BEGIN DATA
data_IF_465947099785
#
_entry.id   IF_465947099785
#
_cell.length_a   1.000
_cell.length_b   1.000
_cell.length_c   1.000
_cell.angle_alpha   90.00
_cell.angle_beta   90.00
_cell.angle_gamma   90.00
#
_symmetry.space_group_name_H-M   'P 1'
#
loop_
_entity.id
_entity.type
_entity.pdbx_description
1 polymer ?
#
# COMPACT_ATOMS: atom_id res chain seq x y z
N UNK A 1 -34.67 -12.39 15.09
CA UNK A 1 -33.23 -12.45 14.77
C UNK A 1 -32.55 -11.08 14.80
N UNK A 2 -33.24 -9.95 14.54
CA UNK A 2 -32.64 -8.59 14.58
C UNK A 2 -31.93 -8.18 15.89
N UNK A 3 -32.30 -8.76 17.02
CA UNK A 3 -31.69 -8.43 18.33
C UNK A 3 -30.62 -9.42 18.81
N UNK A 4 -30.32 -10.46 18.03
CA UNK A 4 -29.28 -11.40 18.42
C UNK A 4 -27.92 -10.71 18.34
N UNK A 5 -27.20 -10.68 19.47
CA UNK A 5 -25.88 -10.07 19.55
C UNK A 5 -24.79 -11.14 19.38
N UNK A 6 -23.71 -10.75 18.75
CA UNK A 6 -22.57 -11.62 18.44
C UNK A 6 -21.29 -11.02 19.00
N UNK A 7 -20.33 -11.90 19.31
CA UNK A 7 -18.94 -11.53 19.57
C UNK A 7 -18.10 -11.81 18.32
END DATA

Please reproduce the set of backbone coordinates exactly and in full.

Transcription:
data_IF_465947099785
#
_entry.id   IF_465947099785
#
_cell.length_a   1.000
_cell.length_b   1.000
_cell.length_c   1.000
_cell.angle_alpha   90.00
_cell.angle_beta   90.00
_cell.angle_gamma   90.00
#
_symmetry.space_group_name_H-M   'P 1'
#
loop_
_entity.id
_entity.type
_entity.pdbx_description
1 polymer ?
#
# COMPACT_ATOMS: atom_id res chain seq x y z
N UNK A 1 -34.67 -12.39 15.09
CA UNK A 1 -33.23 -12.45 14.77
C UNK A 1 -32.55 -11.08 14.80
N UNK A 2 -33.24 -9.95 14.54
CA UNK A 2 -32.64 -8.59 14.58
C UNK A 2 -31.93 -8.18 15.89
N UNK A 3 -32.30 -8.76 17.02
CA UNK A 3 -31.69 -8.43 18.33
C UNK A 3 -30.62 -9.42 18.81
N UNK A 4 -30.32 -10.46 18.03
CA UNK A 4 -29.28 -11.40 18.42
C UNK A 4 -27.92 -10.71 18.34
N UNK A 5 -27.20 -10.68 19.47
CA UNK A 5 -25.88 -10.07 19.55
C UNK A 5 -24.79 -11.14 19.38
N UNK A 6 -23.71 -10.75 18.75
CA UNK A 6 -22.57 -11.62 18.44
C UNK A 6 -21.29 -11.02 19.00
N UNK A 7 -20.33 -11.90 19.31
CA UNK A 7 -18.94 -11.53 19.57
C UNK A 7 -18.10 -11.81 18.32